Lonesome Dove (written first in the series) begins about twenty years later.  Call and Gus, now on the wrong side of 50, are retired to the tiny community of Lonesome Dove on the bank of the Rio Grande.  They own Hat Creek, a small run down ranch, and make their living stealing horses and cattle from Mexico. Call does most of the work while Gus drinks most of the whiskey. Newt, now in his late teens, lives with them as do Pea Eye Parker, Deet and Bolivar, the cook who is avoiding his wife in Mexico. Dish Boggett, a wandering cowhand, signs on to the ranch so he can stay close to Lorena or Lorie, a beautiful young whore abandoned by her pimp in Lonesome Dove. Dish loves her but Laurie does not return his love, falling in love with the smooth talking Jake Spoon who has returned after a 10 year absence. Jake’s stories Montana grasslands intrigue Call who decides to be the first to drive cattle to Montana establish a ranch. Gus goes along with the idea.

They steal 2500 head of cattle and about 150 horses from Mexico (their owner has died), hire several more riders and set out. Their epic journey is the real story. If you only read one book, read this one. It is the best of the lot.  As it was written first and Comanche Moon last, the stories do not mesh smoothly. There are also a few glaring historical inaccuracies. That bothers me but may not bother you.

Streets of Laredo set some 20 years later, finds Call as an aging bounty hunter living in a small cabin on Charlie Goodnight’s ranch. In Lonesome Dove he took Gus’s body back from Montana to bury him in “Clara’s orchard, near Austen, the only place he was ever happy.  Newt, whom Call never acknowledges as his son, is left in charge of the ranch but two years later is killed when his horse falls on him. Call disbands the ranch, half of which Gus left to Lorie. The riders disperse, with Pea Eye Parker going to work for Clara Allen near Ogallala. Lorie, who stayed with Clara when the herd went through Nebraska, marries Pea Eye and they go farming in the Texas Panhandle not far from the Red River. Call takes Pea Eye with him when he has a contract. Cal has one last contract, to catch Joe Garza, a Mexican bandit who is a highly successful train robber and sharp shooting killer.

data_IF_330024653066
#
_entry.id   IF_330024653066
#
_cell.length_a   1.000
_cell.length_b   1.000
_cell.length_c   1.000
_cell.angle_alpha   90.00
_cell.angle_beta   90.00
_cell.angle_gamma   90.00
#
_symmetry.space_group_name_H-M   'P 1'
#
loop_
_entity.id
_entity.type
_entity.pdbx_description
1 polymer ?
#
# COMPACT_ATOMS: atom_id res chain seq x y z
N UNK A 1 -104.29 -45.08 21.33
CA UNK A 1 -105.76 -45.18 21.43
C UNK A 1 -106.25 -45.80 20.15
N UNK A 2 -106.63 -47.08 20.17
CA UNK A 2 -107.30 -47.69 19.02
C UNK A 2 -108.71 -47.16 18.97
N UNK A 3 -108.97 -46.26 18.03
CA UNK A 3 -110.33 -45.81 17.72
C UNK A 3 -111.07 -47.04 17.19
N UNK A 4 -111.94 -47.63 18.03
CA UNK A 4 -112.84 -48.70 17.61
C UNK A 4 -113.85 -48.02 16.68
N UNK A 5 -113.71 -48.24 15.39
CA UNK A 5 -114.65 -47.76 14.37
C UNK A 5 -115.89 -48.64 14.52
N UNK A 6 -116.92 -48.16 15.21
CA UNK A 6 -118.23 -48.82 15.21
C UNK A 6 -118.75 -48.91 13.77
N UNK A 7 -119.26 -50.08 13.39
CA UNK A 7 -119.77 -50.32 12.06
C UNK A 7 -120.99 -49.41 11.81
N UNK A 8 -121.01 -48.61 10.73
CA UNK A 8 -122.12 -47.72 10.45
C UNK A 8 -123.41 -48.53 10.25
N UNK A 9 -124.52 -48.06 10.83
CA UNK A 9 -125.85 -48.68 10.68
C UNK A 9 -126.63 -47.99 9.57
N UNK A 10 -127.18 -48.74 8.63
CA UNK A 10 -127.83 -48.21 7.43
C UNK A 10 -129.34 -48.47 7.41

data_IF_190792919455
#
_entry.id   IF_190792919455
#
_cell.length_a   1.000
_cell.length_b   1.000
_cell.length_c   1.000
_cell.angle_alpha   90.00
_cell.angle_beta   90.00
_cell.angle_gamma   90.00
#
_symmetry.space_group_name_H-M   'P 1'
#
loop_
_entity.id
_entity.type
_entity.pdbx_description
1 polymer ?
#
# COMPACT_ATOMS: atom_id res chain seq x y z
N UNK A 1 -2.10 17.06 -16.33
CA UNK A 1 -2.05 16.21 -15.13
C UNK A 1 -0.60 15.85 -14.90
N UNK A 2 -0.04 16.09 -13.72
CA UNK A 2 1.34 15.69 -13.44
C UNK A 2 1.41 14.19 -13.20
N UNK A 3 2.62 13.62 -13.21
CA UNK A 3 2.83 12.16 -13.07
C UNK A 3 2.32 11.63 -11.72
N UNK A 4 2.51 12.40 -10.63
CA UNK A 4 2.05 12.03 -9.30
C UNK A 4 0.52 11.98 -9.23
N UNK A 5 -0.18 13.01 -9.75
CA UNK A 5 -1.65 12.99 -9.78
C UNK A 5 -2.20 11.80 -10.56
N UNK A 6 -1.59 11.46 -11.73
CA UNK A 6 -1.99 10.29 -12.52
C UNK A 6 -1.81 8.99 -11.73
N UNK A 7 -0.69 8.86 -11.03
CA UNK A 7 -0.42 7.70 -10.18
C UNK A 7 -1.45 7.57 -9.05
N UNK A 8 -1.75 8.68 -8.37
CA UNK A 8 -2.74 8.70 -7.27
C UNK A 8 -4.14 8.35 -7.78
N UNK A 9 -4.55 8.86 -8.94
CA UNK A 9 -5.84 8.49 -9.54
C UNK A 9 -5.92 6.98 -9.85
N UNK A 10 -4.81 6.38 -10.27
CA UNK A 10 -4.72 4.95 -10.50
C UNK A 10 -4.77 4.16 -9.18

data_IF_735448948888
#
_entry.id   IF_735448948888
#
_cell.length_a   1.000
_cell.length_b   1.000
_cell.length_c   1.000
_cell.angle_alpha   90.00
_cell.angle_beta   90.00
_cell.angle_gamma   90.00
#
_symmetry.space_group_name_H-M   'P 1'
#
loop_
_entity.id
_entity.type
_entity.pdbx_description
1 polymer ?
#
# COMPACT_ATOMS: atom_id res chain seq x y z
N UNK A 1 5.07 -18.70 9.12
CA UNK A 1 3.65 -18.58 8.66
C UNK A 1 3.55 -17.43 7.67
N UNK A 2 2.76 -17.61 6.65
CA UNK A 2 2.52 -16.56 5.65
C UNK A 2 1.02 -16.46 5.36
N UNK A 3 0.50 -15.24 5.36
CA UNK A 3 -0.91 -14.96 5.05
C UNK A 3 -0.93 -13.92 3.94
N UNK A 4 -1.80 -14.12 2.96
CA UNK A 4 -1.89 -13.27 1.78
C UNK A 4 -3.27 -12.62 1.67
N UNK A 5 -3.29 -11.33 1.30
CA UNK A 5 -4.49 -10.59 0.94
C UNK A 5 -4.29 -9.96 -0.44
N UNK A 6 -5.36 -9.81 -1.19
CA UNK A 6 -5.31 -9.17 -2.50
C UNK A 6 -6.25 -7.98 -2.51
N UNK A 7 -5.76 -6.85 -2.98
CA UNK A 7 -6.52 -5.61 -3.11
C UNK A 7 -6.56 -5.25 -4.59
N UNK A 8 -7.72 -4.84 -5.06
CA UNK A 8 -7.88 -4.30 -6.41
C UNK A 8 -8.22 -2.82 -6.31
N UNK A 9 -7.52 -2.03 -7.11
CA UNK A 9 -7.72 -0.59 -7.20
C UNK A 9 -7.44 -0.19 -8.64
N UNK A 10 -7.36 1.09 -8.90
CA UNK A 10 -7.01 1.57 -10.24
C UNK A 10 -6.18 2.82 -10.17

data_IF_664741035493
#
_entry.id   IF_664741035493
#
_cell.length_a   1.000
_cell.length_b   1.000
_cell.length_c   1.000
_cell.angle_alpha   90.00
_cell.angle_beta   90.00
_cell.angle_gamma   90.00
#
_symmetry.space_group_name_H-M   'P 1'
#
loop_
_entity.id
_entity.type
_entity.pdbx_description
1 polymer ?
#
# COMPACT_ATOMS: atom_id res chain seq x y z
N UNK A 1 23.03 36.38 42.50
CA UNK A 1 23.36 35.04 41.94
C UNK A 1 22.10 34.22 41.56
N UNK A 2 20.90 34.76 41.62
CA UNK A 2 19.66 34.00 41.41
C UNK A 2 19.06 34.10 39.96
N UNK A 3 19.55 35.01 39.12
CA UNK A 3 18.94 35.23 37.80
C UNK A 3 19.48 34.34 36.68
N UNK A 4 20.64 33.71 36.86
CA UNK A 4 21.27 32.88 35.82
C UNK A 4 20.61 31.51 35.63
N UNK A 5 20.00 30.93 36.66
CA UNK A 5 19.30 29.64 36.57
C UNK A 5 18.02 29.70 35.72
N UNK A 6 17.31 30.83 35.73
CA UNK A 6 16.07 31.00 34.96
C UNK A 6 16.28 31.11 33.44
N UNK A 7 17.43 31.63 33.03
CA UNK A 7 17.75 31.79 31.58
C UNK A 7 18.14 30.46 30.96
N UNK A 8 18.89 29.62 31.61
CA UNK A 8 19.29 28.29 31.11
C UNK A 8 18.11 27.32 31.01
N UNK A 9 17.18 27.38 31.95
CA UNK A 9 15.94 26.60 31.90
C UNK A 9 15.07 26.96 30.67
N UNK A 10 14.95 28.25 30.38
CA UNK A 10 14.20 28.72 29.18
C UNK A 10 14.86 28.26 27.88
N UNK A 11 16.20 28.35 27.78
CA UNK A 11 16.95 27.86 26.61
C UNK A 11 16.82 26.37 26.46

Pea Eye finally refuses to go with him because he has a wife, five kids and a farm. He changes his mind and follows Call.  Lorie sends her kids to Clara and goes after him to warn him a psychopathic renegade killer Mox Mox, has reappeared after 13 years. Cal manages to kill Mox Mox and his small band but he is losing his abilities.  His fingers are swollen and stiff with arthritis. He walks into a trap and takes three bullets from Joe Garza. He is rescued by Lorie on her way to Pea Eye. Pea Eye gets lead into Garza but not enough to stop him and Garza is killed by his own people in his own village after he kills his mother and tries to kill his brother who is mentally challenged and his sister who is blind.

Pea Eye and Lorie take Call home along with Garza’s brother and sister.  Clara Allen has the children waiting at the railway station when they arrive. Call has lost an arm and a leg and carrying the third bullet in his chest. He slowly learns to adapt but is simply putting in time. A few years later, Clara is killed by a horse, meeting the same fate as her husband many years before. Pea Eye and Lorie add more kids to the family and expand the house. Fade to black.